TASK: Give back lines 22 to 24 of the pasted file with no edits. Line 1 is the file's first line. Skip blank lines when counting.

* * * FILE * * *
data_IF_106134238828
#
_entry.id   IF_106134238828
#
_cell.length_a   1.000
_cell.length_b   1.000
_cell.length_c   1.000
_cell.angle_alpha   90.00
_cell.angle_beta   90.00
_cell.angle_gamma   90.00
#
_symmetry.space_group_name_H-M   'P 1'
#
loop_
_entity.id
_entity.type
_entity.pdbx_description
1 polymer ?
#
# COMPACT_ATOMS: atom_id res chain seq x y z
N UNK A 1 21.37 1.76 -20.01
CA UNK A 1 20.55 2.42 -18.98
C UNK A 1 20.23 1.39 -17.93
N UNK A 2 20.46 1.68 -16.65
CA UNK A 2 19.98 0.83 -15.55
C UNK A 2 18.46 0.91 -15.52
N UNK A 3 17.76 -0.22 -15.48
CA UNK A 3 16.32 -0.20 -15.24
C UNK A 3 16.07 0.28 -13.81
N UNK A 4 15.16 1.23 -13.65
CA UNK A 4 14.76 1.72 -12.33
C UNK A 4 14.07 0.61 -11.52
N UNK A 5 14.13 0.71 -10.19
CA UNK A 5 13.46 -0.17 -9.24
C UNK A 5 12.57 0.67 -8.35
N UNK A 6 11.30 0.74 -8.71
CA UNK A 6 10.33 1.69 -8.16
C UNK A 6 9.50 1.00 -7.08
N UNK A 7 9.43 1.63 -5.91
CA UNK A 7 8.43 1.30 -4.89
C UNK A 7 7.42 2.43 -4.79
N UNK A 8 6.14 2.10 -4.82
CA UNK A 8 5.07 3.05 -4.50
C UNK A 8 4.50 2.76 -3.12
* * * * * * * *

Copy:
CA UNK A 1 20.55 2.42 -18.98
C UNK A 1 20.23 1.39 -17.93
N UNK A 2 20.46 1.68 -16.65